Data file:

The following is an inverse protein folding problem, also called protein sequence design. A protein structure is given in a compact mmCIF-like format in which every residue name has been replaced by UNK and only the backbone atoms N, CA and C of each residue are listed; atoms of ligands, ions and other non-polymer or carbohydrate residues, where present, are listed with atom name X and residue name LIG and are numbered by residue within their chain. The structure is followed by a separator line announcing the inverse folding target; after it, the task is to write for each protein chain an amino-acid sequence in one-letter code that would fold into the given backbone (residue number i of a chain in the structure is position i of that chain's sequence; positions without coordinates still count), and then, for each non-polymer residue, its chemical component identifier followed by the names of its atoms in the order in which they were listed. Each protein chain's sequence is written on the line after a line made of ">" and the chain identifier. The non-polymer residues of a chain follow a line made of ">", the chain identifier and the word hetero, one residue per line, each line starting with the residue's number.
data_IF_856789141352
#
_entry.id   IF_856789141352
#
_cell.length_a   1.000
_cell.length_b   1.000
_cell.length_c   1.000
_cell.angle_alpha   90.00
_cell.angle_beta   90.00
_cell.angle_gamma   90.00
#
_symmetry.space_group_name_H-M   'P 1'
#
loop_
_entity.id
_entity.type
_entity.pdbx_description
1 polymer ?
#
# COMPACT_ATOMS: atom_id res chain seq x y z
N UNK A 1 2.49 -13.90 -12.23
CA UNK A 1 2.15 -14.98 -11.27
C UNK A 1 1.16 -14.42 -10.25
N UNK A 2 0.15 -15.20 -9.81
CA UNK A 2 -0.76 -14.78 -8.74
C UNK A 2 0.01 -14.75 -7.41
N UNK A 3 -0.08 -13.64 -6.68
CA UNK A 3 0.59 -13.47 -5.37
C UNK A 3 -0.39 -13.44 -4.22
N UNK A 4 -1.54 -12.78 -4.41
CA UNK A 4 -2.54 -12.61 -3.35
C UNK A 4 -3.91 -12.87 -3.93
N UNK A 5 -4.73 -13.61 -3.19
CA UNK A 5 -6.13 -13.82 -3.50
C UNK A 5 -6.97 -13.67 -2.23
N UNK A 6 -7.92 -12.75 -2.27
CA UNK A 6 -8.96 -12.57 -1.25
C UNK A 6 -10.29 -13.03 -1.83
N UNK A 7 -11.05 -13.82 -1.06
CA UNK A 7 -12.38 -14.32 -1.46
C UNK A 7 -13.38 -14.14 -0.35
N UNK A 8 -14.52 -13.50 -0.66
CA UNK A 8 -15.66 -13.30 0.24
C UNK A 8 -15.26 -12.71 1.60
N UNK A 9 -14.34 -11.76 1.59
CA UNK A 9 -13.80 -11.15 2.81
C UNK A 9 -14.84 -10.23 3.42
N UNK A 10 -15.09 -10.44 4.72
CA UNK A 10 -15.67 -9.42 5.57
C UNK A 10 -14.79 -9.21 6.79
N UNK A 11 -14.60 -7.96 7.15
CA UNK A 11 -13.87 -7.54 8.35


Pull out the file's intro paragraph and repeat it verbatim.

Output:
The following is an inverse protein folding problem, also called protein sequence design. A protein structure is given in a compact mmCIF-like format in which every residue name has been replaced by UNK and only the backbone atoms N, CA and C of each residue are listed; atoms of ligands, ions and other non-polymer or carbohydrate residues, where present, are listed with atom name X and residue name LIG and are numbered by residue within their chain. The structure is followed by a separator line announcing the inverse folding target; after it, the task is to write for each protein chain an amino-acid sequence in one-letter code that would fold into the given backbone (residue number i of a chain in the structure is position i of that chain's sequence; positions without coordinates still count), and then, for each non-polymer residue, its chemical component identifier followed by the names of its atoms in the order in which they were listed. Each protein chain's sequence is written on the line after a line made of ">" and the chain identifier. The non-polymer residues of a chain follow a line made of ">", the chain identifier and the word hetero, one residue per line, each line starting with the residue's number.